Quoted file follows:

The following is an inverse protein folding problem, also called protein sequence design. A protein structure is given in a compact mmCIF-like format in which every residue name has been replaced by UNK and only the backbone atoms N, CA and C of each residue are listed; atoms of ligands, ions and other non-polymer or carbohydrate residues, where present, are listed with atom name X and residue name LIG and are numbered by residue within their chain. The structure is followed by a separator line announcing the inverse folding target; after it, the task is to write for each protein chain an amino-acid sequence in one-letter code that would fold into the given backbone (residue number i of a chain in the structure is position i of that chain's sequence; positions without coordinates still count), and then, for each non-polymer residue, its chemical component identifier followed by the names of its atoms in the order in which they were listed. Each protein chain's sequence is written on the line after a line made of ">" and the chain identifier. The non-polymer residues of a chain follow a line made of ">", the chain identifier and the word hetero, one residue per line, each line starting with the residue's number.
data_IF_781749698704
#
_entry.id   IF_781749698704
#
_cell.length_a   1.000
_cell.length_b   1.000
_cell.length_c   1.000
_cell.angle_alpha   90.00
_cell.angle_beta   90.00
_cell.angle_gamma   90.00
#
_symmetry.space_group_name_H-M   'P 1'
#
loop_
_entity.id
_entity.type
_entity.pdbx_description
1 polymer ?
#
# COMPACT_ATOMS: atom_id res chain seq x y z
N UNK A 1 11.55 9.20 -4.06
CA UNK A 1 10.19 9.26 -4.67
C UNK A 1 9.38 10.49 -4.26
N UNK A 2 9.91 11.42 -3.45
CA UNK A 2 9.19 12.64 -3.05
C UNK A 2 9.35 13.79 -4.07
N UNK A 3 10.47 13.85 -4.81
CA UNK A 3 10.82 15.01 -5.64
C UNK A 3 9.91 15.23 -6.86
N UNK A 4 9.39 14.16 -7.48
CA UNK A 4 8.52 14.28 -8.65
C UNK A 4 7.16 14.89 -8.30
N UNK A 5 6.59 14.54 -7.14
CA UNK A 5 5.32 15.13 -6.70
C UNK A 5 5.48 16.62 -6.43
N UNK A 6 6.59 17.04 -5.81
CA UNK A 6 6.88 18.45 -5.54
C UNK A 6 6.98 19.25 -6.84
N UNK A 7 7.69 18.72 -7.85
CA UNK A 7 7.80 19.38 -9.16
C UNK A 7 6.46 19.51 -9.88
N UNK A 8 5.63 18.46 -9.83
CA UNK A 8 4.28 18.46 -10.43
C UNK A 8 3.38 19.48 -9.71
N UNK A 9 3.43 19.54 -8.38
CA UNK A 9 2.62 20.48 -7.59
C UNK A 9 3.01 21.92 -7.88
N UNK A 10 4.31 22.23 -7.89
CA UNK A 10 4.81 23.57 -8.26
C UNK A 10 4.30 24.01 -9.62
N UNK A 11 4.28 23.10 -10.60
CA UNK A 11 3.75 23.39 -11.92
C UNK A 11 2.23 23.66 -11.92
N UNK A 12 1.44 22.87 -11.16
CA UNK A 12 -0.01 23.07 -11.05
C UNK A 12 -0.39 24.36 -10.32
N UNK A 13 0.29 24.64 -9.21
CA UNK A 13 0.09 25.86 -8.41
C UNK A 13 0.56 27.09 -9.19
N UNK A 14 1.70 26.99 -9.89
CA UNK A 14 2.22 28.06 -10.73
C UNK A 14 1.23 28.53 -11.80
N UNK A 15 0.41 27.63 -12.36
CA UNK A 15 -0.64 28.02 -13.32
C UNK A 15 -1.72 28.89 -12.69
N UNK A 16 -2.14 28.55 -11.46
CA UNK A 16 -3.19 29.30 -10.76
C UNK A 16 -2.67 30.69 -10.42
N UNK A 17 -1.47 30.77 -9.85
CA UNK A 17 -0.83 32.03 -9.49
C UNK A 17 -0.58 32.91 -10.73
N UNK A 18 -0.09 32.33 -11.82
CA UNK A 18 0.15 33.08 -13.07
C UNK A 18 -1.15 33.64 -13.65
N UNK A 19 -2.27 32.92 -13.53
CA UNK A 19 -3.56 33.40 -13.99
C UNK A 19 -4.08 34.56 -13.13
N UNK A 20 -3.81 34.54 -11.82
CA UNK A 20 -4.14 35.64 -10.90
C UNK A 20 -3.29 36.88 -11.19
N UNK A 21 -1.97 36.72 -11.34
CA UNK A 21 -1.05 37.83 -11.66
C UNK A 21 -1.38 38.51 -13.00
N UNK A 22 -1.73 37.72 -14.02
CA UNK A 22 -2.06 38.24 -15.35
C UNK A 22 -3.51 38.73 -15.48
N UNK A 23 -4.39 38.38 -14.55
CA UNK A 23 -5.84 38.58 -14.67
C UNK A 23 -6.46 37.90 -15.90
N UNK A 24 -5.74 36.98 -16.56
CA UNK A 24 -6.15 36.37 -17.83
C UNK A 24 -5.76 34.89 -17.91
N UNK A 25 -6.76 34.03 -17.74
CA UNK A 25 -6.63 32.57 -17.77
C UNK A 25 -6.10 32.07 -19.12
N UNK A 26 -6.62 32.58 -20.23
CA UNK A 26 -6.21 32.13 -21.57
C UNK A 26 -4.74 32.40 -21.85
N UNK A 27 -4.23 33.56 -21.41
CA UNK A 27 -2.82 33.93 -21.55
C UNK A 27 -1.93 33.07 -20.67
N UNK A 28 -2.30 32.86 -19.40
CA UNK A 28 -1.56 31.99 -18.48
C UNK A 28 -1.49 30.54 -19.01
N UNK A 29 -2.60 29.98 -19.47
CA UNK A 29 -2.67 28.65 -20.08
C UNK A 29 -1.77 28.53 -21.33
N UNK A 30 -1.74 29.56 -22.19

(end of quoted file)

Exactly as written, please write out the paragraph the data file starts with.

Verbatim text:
The following is an inverse protein folding problem, also called protein sequence design. A protein structure is given in a compact mmCIF-like format in which every residue name has been replaced by UNK and only the backbone atoms N, CA and C of each residue are listed; atoms of ligands, ions and other non-polymer or carbohydrate residues, where present, are listed with atom name X and residue name LIG and are numbered by residue within their chain. The structure is followed by a separator line announcing the inverse folding target; after it, the task is to write for each protein chain an amino-acid sequence in one-letter code that would fold into the given backbone (residue number i of a chain in the structure is position i of that chain's sequence; positions without coordinates still count), and then, for each non-polymer residue, its chemical component identifier followed by the names of its atoms in the order in which they were listed. Each protein chain's sequence is written on the line after a line made of ">" and the chain identifier. The non-polymer residues of a chain follow a line made of ">", the chain identifier and the word hetero, one residue per line, each line starting with the residue's number.